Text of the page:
Financially Speaking | Winter 2019
What Can the SECURE Act Do for You?
Legislation aimed at revving up retirement savings in America offers new opportunities for employers, employees, and advisors alike.
Mark J. Gilbert, CPA/PFS, MBA
President, Reason Financial Advisors
By now you should be familiar with Illinois Secure Choice, the employer-sponsored
retirement plan Illinois employers of 25 or more employees must offer if they do not offer
employees another qualified retirement plan. I suggested the Illinois law could provide
meaningful retirement savings for many Illinois workers in my summer 2019 column, “Can
Secure Choice Secure Illinoisans’ Retirements?” Now, Congress is busy debating federal
legislation to tackle America’s savings and retirement crises.
Enter the SECURE (Setting Every Community Up for Retirement Enhancement) Act, which
aims to simplify the provisions to establish and administer employer-sponsored retirement
plans. In essence, the Act will encourage more businesses and business owners to offer
retirement plans which, in turn, should encourage more workers to participate in securing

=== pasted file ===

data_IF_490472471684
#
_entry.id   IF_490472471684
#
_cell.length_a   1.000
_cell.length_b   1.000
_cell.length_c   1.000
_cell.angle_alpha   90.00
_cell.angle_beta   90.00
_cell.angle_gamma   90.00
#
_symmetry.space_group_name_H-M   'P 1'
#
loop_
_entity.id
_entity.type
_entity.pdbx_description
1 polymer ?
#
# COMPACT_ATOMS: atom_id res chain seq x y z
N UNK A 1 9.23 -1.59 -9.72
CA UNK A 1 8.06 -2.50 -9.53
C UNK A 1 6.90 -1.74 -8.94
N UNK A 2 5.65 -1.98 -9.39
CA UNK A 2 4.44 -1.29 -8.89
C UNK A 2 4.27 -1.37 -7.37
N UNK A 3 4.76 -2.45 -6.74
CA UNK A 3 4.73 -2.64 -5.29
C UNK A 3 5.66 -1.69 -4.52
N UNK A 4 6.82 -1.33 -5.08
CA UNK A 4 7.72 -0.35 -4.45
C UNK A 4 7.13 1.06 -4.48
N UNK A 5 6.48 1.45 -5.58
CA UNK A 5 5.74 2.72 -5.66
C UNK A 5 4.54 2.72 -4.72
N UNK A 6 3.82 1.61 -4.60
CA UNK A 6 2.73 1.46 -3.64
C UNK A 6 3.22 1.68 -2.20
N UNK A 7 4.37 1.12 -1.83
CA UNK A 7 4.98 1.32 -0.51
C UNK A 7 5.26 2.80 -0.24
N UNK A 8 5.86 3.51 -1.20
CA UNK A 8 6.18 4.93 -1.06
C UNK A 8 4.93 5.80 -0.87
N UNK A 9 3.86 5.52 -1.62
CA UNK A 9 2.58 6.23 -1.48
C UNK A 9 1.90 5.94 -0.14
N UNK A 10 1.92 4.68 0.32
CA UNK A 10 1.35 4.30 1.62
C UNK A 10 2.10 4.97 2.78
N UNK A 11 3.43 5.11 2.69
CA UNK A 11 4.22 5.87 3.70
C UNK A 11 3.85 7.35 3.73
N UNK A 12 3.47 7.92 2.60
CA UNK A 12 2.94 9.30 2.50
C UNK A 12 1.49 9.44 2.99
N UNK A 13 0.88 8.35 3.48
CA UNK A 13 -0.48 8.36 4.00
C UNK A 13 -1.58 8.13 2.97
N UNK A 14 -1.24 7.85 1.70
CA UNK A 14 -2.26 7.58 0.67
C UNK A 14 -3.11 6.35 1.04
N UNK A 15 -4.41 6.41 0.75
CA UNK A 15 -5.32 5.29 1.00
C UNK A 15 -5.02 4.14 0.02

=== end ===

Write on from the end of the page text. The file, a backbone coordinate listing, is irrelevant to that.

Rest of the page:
their own retirements. The Act received strong support earlier this year, passing in the
House by a margin of 417 to 3 in May. As passage of the Act in the Senate seems likely,
albeit delayed, let’s look at some of the important aspects.
The provisions of the SECURE Act continue a trend the federal government began well
over 20 years ago: reduce the employer’s administrative and fiduciary burden of providing
a retirement plan to employees. If more employers offer such plans, and more employees
participate in those plans, then the end goal of ensuring U.S. workers grow their retirement
assets over and above their Social Security benefits or their public service sector pensions
is more likely to be met.
To start, the Act provides for “open” multi-employer 401(k) plans, meaning unrelated small
employers could participate in a single 401(k) plan. This would theoretically drive down the
administrative and operating expenses of the plan while providing employers with a more
affordable alternative to establishing their own 401(k) plans. (Currently, only “closed” multi-employer
plans are permitted, which are plans made up of two or more businesses in one
industry or established trade association.)
Further, the Act provides two $500 maximum annual tax credits (a plan start-up credit and
an ongoing credit for as long as three years) to employers who establish either a 401(k)
plan or a SIMPLE IRA with automatic enrollments. The Act also simplifies the rules related
to qualified non-elective contributions in safe harbor 401(k) plans (i.e., employer contributions
of 3 percent or more of an eligible employee’s compensation regardless of whether the
employee contributes to the plan).
Lastly, the Act reduces the liabilities of employer plan sponsors who
include annuities as investment options in their plans in the event
the insurer fails to meet its financial obligations, including payouts
to plan participants currently receiving benefits.